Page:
We’ve been curating a Pinterest board featuring Login/Signup forms for a few weeks now to track how things are shaping up with social login buttons, user names and passwords, security, and error handling.
We’ve also been keeping an eye on Tim Bray’s efforts to make logging in safer and simpler. He’s advocating two-step authentication now and a future where you don’t need a user name and password to login. That would be great, but we’re not there yet.
And today I was led to Mailchimp’s article outlining some key findings based on a few login page redesigns.
So let’s look at some of the most important login screen considerations.
The engineering team, ever mindful of security, argued that being generic about username and password errors makes it harder for bad guys to guess usernames by pounding the form with random words or email addresses.
Most login forms give you a generic error along the lines of “Your username and password is incorrect.” Engineering has long held that this is to protect the site from hackers, but it means your user doesn’t know if they have the wrong password or the wrong user name. The result: more users having to go through a tedious password recovery process.
We’ve had this security argument with engineering teams in the past. Mailchimp won the battle for their users—and we encourage you to fight for yours—because letting users know exactly what’s wrong with their login credentials far outweighs any security considerations.
On the subject of social login buttons, Mailchimp has this to say about adding Facebook, Twitter, and other login buttons to login forms:
As you add login buttons to a page, you also add decision points for users, while creating visual complexity in your design.
If you’re using Twitter and Facebook for signup too you’ve got a bigger problem. A user’s credentials are then bound to another account on another service that could be canceled at any time, breaking access to your app without the user knowing. Unless you require a username and password for your app, then pair that with credentials from a social network, you’re creating opportunity for confusion and frustration for your users.
Mailchimp says only 3.4% of their users would login via the Facebook or Twitter logins. Though I’d love to see some stats from both equally busy and smaller sites regarding social login button usage in 2013 (Mailchimp’s article dates back to last autumn), there’s no doubt there’s wisdom in a number of the considerations Mailchimp points out.
That said, avoiding social logins altogether isn’t necessarily the only or best option, with some sites now choosing to hide their own user name and password fields to reduce complexity and focus more on the social login.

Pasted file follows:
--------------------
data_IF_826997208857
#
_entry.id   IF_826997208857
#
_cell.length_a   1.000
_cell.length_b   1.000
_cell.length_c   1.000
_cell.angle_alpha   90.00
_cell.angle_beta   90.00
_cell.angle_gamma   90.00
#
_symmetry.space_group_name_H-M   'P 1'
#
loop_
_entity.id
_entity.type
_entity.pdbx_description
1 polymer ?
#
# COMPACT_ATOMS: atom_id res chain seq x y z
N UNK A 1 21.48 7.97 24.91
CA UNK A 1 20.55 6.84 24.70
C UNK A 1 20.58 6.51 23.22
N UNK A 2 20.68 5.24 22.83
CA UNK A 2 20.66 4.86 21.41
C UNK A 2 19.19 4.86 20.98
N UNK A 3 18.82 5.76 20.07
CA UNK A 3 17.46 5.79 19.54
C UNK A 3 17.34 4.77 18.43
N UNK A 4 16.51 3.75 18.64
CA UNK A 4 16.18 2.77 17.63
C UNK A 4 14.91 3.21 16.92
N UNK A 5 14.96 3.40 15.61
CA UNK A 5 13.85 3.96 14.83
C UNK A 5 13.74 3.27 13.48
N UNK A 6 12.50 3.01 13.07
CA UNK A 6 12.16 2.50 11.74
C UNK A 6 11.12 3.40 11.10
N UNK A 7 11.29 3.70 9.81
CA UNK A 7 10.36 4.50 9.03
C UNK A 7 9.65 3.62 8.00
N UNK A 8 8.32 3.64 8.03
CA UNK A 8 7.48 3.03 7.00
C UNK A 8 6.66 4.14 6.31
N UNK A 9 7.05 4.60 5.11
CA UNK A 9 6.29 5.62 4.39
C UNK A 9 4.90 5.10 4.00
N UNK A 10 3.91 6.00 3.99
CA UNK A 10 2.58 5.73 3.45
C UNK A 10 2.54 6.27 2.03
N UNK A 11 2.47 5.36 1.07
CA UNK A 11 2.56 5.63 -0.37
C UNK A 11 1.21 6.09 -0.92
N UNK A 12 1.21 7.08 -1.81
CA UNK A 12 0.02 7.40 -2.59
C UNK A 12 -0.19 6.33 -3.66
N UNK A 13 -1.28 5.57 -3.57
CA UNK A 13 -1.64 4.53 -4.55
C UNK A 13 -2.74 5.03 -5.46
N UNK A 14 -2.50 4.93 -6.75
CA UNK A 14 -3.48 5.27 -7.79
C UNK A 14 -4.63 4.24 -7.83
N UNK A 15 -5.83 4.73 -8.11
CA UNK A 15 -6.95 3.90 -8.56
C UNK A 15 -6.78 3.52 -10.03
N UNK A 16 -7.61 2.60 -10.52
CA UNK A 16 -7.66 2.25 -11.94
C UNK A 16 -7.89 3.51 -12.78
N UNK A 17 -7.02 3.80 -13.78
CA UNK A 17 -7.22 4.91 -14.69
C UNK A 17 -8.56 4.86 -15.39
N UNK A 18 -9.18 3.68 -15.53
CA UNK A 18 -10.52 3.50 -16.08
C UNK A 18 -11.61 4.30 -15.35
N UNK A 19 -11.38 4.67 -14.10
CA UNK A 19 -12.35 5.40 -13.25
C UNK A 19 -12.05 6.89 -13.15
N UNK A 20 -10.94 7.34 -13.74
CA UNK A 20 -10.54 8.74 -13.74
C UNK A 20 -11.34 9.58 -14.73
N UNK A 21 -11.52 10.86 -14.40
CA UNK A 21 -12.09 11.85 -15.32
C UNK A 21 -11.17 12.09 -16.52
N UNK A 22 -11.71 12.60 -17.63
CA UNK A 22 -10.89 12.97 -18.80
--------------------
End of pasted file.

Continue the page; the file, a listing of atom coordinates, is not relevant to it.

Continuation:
Yet, if you read Mailchimp’s article in full, they continue to argue against any use of social logins, noting additional concerns around brand dilution, managing user accounts, and consumer confusion.
In fact, Mailchimp goes on to state that they didn’t want to trust the safety of their customer logins to a provider like Facebook or Twitter. They’d prefer to be responsible for that security themselves. And maybe they have the engineering chops to handle that, but I’d bet Twitter and Facebook have a much better handle on security than most web apps and other sites that require login credentials.
Even still, let’s consider the process social logins afford vs traditional user/password combinations. With a social login, you can leverage your existing login to your daily obsession (Facebook, Twitter, Google, etc) and you simply authenticate (and can revoke at any time) the site you’re browsing. If you stay logged in to Facebook, for example, you never have to type a password into your browser, provided the sites you visit support Facebook logins.
Here’s Tim Bray with more details:
One of the key advantages Federated Identity (represented by social login buttons) is cutting down the number of times people have to type in passwords. There are a bunch of good reasons for this:
- Every time it happens, that’s another chance for password theft.
- We don’t want to get people into the habit of typing…passwords in here and there; that habit is a great big red target sign saying “Phish me!”
- Typing passwords all the time is a painful user experience, particularly on mobile devices.
- The easiest way to reduce that pain is to use a short, simple, password, probably the same one you’re using everywhere including on your easily-hacked kid’s-Little-League site.
Security isn’t just who holds the passwords, it’s also how your users interact with them. Social logins can help improve security overall by making user’s lives easier and less reliant on (often simplified for convenience) passwords.
In the end, your login page should be reflective of your user base and their goals, which means considering all of these factors.
If you’re not happy with how your sign up and login forms are performing, we can help you measure, refine, and improve this process for your users so they can focus on using your app.